The internet of things: It can help us manage our energy use even when we’re away from home, it can help you let people into your house remotely or make receiving packages easier. It can help you monitor your own family, home security issues or grocery use.. and it can help others monitor you.
A recent Gizmodo investigation, for example, revealed that Amazon’s smart doorbell/home security system Ring had major security vulnerabilities even despite a company pledge to protect user privacy. Gizmodo was able to uncover the locations of thousands of ring devices within a random Washington DC area. While only the Ring users who chose to use the Neighbors app were revealed, this still represents a major vulnerability which is ripe for exploitation.
Pop quiz: What do climate change and social media privacy have in common?
If you said, “a distracting and inaccurate focus on individual actions” you’re correct! Congratulations! Pat yourself on the back and pour yourself a congratulatory beer, glass of wine, coffee, or soda.
Note: This post is for Laura, by request – hi Laura!
Note 2: This post is far more philosophical than I normally go, but I thought, what the heck, why not have fun with it?
Your online Shadow.
Everyone has one. Even if you take care to not use platforms like Facebook, it’s highly likely that you have a shadow profile following you around the internet.
Platforms like Facebook and Google do it best. They collect all the data you and your friends or colleagues give them when you use their free services (But Google maps is SO CONVENIENT!) and they combine that with collected data about the other sites you visit (even after you log out) or where you’re logging in from, or whether you’re on a mobile device or a computer. They combine all of this data, and start to make predictions about you, which are either confirmed or adjusted depending on your online habits, and the habits of those you are connected to. This is precisely why so many people think their phones are secretly listening to them – and then delivering ads based on something they said. Your phone is not listening to you. It’s more troubling than that. Your shadow profile has revealed your secrets (she’s not very discrete!).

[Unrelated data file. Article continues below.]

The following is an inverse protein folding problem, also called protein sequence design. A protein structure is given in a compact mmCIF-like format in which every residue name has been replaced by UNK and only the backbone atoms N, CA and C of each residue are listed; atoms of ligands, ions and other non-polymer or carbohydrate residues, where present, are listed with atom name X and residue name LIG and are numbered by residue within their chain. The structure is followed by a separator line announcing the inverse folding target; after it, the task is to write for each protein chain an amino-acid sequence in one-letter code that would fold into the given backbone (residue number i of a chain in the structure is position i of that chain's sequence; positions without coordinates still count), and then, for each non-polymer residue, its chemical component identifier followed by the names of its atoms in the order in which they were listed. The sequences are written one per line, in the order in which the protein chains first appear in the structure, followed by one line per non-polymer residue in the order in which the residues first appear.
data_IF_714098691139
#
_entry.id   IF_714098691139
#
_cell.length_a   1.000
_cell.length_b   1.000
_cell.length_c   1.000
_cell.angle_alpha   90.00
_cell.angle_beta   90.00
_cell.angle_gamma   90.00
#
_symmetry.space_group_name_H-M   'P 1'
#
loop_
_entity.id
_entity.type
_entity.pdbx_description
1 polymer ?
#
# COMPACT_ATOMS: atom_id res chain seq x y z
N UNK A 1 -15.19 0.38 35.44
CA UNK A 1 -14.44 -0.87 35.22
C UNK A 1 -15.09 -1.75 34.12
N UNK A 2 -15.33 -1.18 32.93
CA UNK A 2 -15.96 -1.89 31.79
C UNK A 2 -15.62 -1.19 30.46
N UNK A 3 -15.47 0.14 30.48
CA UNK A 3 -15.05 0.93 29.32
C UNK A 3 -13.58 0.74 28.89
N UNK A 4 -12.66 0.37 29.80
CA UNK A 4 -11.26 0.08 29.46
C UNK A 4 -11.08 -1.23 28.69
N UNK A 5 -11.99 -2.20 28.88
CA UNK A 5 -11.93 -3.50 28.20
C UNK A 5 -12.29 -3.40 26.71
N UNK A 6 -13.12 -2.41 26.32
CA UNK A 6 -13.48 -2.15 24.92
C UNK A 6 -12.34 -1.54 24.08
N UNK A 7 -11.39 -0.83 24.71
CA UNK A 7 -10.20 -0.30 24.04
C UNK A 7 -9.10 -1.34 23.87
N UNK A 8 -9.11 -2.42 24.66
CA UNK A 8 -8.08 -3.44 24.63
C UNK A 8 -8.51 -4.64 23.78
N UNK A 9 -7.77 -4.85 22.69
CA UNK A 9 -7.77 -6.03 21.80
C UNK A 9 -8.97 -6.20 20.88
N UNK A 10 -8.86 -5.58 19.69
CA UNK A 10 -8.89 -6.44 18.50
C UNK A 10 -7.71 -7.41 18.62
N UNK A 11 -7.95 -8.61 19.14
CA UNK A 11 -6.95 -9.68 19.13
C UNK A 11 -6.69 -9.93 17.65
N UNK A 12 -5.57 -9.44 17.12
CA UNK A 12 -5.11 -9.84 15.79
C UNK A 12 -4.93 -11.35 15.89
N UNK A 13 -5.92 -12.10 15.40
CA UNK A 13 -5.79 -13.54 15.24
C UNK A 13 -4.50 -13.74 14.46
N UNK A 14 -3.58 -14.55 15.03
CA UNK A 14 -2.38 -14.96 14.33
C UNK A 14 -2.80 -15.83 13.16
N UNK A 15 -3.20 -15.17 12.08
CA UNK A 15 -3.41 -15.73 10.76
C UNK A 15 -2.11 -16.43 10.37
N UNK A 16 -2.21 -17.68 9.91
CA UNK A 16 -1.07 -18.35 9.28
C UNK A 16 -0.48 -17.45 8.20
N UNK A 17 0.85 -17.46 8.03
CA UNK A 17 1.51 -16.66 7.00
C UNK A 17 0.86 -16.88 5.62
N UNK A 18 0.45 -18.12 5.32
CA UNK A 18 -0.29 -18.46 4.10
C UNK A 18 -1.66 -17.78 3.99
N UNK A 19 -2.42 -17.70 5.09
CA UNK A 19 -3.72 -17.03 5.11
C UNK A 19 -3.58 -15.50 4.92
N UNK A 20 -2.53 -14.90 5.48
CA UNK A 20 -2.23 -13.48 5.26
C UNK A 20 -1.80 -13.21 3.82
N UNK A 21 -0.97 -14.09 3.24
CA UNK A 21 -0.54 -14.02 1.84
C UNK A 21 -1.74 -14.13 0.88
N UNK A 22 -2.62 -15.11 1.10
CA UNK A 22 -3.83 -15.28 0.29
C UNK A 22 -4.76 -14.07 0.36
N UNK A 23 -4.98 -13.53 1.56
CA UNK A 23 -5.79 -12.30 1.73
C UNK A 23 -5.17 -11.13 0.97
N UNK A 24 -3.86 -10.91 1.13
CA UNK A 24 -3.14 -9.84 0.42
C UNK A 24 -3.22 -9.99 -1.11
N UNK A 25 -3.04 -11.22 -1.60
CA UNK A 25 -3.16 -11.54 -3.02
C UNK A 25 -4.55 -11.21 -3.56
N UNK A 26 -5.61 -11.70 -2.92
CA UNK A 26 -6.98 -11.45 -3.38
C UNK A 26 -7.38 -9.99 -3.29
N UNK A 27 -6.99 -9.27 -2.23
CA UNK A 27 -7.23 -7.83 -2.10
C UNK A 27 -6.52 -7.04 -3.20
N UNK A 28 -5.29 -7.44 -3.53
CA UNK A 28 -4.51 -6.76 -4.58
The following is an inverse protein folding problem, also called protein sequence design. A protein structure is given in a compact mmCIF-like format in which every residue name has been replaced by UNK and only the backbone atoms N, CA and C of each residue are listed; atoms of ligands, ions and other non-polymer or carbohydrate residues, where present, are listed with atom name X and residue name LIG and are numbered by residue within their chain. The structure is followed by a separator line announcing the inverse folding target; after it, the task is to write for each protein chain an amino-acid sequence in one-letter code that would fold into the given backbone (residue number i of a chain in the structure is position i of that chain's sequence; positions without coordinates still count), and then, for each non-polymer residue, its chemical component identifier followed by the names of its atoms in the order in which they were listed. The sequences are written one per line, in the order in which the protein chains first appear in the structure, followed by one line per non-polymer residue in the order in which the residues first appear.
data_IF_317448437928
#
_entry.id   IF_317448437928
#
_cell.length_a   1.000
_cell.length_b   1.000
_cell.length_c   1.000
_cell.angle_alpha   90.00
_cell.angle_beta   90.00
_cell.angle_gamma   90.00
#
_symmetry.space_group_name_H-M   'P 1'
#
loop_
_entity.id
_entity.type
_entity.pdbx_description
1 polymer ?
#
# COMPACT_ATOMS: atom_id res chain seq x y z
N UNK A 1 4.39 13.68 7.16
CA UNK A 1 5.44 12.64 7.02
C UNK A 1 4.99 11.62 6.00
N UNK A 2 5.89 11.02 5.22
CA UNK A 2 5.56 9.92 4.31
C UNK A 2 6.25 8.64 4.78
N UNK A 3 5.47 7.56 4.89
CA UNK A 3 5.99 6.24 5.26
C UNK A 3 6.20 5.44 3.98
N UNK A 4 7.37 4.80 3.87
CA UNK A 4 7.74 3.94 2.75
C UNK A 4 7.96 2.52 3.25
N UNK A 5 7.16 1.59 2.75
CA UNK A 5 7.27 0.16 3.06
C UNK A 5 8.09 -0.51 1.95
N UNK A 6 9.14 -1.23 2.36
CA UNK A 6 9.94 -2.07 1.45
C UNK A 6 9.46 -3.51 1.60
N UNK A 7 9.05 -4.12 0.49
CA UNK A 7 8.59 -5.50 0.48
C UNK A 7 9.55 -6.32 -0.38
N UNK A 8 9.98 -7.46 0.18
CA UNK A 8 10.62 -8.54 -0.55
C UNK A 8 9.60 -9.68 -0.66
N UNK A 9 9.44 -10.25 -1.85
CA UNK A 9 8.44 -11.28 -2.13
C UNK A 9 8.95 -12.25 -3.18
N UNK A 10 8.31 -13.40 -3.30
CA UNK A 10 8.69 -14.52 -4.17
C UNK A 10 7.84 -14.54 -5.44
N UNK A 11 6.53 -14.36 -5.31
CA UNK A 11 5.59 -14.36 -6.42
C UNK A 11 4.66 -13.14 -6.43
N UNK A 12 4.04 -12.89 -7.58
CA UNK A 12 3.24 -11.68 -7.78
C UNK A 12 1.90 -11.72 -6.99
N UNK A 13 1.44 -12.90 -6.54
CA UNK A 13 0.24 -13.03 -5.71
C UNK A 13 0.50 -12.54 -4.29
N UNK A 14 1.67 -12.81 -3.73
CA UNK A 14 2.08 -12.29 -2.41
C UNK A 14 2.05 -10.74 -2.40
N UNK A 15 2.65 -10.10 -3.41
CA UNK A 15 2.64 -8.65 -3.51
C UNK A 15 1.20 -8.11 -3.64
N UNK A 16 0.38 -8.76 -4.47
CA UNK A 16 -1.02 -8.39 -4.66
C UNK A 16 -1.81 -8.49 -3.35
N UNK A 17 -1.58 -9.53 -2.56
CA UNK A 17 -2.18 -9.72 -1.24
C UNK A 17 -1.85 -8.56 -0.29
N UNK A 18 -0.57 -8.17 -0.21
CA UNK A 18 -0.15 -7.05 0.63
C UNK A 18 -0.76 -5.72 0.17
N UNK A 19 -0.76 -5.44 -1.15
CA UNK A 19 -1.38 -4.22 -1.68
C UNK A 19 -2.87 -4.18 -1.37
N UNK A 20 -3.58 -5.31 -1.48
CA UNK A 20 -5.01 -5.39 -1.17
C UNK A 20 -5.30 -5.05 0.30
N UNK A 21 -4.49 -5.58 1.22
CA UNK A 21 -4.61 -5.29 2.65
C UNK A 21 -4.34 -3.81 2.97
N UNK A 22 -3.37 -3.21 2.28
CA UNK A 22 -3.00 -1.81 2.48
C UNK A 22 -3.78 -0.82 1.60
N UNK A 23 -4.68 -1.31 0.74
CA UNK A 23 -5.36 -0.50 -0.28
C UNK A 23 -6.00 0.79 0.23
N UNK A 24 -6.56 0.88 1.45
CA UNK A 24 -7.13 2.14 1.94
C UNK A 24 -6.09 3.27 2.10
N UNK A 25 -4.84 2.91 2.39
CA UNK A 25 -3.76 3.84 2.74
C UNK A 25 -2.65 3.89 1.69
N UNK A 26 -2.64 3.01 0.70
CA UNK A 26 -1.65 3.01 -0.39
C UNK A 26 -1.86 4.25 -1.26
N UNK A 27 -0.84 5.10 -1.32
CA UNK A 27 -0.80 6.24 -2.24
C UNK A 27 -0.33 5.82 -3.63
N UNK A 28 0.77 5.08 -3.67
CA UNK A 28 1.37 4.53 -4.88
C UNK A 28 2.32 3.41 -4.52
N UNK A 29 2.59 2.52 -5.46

Researchers at MIT, who are at the forefront of autonomous vehicle technology, have noticed that paradoxically when a little bit of assistive technology is added to a car, drivers become less safe. In other words, when people feel like technology is behind they wheel they are more likely to be more distracted drivers and thus many of the autonomous technologies that are intended to make people more safe actually do the opposite.
This is a classic unintended consequence of technology, like the ones described by Edward Tenner in his 1997 book Why Things Bite Back. To combat this issue, the smart folks at MIT decided to put a human facing camera in a vehicle, which would look for distracted driving and compensate accordingly, as seen in this YouTube video. Rather than asking, what are the social and psychological reasons that drive people to engage in distracted driving, so that these reasons might be minimized, instead the best solution was determined to be adding another layer of technological assistance to the issue. Technology to solve the problem created by technology.